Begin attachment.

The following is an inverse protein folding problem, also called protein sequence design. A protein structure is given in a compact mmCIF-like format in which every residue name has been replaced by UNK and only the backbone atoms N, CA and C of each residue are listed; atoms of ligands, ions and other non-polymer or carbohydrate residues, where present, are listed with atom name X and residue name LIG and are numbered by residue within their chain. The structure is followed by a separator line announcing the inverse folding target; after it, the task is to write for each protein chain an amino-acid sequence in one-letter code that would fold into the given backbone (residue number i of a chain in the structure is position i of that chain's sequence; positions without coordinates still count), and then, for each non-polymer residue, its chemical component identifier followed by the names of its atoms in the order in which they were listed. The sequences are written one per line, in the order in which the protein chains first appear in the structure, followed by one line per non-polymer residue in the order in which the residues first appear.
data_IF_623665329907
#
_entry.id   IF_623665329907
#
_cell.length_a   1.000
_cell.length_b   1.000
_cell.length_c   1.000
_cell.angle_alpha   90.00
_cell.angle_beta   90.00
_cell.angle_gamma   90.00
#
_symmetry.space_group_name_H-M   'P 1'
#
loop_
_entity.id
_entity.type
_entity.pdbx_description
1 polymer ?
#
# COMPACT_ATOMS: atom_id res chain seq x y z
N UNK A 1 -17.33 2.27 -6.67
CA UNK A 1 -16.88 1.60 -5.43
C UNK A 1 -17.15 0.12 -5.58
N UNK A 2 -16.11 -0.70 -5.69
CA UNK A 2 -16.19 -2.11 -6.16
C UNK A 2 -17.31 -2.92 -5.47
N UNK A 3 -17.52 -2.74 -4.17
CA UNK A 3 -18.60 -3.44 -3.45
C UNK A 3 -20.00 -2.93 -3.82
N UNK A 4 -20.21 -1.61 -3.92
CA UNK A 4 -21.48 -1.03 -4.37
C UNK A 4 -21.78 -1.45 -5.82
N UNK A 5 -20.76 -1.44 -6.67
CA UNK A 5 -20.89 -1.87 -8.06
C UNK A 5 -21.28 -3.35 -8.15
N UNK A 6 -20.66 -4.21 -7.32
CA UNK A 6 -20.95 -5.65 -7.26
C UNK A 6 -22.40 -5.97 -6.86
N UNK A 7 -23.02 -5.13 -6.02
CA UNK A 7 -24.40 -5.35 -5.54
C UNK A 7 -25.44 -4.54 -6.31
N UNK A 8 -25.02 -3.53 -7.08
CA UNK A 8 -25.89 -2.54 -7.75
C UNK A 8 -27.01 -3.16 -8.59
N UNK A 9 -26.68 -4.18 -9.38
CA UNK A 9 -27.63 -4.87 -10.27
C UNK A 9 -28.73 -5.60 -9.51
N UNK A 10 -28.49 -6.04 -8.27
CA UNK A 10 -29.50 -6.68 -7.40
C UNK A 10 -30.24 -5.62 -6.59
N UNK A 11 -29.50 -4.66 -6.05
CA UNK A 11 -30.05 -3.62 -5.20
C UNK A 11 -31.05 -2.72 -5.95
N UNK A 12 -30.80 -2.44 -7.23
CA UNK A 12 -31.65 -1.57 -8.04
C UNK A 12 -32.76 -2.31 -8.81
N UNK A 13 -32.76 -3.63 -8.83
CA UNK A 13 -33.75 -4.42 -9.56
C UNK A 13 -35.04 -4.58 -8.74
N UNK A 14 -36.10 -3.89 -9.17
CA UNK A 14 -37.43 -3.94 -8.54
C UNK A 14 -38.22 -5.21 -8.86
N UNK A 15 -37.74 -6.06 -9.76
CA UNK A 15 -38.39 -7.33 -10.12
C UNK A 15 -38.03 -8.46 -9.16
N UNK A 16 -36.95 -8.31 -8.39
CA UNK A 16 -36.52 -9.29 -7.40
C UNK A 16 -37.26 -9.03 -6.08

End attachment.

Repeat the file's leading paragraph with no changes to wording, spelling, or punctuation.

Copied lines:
The following is an inverse protein folding problem, also called protein sequence design. A protein structure is given in a compact mmCIF-like format in which every residue name has been replaced by UNK and only the backbone atoms N, CA and C of each residue are listed; atoms of ligands, ions and other non-polymer or carbohydrate residues, where present, are listed with atom name X and residue name LIG and are numbered by residue within their chain. The structure is followed by a separator line announcing the inverse folding target; after it, the task is to write for each protein chain an amino-acid sequence in one-letter code that would fold into the given backbone (residue number i of a chain in the structure is position i of that chain's sequence; positions without coordinates still count), and then, for each non-polymer residue, its chemical component identifier followed by the names of its atoms in the order in which they were listed. The sequences are written one per line, in the order in which the protein chains first appear in the structure, followed by one line per non-polymer residue in the order in which the residues first appear.